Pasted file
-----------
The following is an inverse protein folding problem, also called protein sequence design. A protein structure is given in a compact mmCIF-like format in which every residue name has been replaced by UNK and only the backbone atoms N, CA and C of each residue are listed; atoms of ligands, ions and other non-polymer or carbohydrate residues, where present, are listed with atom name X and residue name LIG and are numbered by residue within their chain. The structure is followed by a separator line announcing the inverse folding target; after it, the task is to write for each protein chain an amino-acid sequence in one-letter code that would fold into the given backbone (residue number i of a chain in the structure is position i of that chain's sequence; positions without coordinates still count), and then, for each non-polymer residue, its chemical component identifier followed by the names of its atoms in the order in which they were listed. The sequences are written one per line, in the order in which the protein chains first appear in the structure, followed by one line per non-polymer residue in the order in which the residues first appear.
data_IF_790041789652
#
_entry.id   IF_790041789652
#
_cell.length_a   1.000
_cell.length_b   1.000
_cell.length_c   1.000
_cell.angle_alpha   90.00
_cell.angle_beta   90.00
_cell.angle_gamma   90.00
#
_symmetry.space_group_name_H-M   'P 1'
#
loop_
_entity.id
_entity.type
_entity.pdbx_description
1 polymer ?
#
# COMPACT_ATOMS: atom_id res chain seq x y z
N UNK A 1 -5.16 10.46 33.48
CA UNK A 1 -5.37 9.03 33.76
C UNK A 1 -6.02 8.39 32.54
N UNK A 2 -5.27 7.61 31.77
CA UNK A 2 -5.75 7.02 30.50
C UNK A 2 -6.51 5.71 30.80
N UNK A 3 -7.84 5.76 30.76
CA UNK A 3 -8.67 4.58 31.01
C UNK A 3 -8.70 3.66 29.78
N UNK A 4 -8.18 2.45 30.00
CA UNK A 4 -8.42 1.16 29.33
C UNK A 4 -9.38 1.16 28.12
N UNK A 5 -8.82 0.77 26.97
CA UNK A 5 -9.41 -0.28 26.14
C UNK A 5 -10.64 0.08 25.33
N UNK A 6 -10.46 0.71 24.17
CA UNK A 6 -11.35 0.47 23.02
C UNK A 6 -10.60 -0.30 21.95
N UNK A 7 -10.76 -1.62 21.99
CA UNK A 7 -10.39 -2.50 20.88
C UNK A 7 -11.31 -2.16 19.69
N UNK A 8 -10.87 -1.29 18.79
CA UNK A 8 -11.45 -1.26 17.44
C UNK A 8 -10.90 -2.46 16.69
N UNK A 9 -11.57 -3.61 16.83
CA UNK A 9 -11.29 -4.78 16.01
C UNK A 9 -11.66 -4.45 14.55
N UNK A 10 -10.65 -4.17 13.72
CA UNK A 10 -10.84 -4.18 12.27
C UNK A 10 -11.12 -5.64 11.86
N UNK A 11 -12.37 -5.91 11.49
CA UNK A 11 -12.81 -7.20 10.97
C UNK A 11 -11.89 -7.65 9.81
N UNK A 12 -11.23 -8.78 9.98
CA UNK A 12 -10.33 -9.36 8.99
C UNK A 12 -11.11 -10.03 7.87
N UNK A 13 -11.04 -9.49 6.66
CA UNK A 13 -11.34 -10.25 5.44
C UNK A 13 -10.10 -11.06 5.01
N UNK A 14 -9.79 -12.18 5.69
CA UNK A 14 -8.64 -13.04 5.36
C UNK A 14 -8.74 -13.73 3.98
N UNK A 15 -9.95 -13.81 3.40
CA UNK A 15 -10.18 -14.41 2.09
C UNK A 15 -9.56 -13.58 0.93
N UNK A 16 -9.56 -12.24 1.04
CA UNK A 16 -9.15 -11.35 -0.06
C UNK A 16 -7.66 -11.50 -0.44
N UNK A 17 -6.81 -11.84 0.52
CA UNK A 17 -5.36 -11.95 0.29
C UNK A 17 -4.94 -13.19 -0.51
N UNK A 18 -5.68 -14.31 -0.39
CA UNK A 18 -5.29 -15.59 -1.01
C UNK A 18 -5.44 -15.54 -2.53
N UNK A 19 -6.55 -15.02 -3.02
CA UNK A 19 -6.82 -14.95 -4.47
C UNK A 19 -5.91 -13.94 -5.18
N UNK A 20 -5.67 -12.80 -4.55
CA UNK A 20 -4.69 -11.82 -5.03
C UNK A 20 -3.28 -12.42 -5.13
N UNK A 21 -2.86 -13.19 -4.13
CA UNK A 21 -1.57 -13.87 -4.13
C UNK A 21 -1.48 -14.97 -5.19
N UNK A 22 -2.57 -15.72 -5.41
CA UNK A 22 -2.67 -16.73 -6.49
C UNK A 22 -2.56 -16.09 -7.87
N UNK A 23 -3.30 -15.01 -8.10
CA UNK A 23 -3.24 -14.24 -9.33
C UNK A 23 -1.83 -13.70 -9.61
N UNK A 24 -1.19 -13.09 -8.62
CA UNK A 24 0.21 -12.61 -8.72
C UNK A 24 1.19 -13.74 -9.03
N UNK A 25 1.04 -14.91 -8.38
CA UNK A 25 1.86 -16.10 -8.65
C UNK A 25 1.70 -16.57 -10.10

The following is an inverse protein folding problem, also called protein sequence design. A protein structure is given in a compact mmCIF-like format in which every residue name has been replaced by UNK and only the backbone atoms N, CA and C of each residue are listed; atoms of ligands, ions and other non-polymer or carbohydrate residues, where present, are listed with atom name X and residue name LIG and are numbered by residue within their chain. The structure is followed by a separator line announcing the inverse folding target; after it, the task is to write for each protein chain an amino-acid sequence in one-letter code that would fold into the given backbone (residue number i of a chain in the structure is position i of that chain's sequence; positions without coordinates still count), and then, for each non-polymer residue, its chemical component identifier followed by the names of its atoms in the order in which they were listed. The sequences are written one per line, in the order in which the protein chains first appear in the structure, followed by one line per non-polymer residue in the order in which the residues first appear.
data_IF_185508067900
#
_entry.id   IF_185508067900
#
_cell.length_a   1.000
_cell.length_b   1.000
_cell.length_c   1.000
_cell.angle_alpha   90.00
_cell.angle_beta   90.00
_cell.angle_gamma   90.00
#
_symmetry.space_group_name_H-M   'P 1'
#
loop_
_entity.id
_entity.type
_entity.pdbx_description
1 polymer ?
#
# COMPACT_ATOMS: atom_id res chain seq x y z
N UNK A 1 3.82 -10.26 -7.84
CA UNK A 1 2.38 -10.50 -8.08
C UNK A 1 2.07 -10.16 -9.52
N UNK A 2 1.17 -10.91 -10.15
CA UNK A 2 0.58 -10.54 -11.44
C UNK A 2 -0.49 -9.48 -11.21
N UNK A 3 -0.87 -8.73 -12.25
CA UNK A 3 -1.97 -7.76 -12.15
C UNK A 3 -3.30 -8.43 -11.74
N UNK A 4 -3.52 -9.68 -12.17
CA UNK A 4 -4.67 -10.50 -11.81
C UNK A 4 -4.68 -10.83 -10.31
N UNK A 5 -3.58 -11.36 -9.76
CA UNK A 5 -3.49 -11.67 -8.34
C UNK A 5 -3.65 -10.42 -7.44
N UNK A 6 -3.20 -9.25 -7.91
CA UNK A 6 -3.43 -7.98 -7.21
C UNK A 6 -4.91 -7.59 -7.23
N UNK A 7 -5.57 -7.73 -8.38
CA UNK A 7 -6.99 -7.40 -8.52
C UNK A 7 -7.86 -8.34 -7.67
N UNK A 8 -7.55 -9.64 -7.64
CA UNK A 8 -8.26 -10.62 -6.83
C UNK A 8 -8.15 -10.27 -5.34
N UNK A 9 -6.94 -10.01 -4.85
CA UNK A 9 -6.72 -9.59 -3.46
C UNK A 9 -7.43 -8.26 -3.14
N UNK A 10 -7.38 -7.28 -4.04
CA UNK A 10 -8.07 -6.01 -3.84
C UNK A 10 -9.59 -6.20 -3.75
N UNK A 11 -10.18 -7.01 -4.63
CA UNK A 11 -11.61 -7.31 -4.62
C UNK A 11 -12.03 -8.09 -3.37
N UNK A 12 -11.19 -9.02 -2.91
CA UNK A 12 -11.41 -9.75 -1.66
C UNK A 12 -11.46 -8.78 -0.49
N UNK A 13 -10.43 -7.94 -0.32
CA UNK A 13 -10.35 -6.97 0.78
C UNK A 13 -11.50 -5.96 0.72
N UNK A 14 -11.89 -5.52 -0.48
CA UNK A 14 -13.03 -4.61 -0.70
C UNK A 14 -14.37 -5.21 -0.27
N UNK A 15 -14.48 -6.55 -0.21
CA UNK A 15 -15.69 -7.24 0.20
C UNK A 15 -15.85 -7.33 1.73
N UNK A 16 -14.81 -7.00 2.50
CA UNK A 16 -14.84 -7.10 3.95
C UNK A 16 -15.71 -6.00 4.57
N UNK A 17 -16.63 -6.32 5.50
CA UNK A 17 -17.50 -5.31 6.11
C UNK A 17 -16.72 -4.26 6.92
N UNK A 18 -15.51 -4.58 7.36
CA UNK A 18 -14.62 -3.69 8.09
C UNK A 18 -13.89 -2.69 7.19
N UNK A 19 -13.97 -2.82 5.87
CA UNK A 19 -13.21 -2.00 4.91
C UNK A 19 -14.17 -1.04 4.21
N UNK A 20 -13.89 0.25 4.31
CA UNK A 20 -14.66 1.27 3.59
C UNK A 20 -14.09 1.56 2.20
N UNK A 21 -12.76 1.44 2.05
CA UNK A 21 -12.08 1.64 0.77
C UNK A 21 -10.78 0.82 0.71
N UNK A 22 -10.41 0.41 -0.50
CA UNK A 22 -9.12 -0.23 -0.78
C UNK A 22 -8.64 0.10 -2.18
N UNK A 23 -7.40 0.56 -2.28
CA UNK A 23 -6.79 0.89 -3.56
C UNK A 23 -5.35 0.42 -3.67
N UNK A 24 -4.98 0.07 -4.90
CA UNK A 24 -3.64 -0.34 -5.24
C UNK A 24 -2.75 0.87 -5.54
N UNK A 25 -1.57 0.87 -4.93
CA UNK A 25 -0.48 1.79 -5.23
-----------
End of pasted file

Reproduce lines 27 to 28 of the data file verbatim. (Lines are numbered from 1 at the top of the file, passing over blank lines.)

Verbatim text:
C UNK A 2 -6.51 5.71 30.80
N UNK A 3 -7.84 5.76 30.76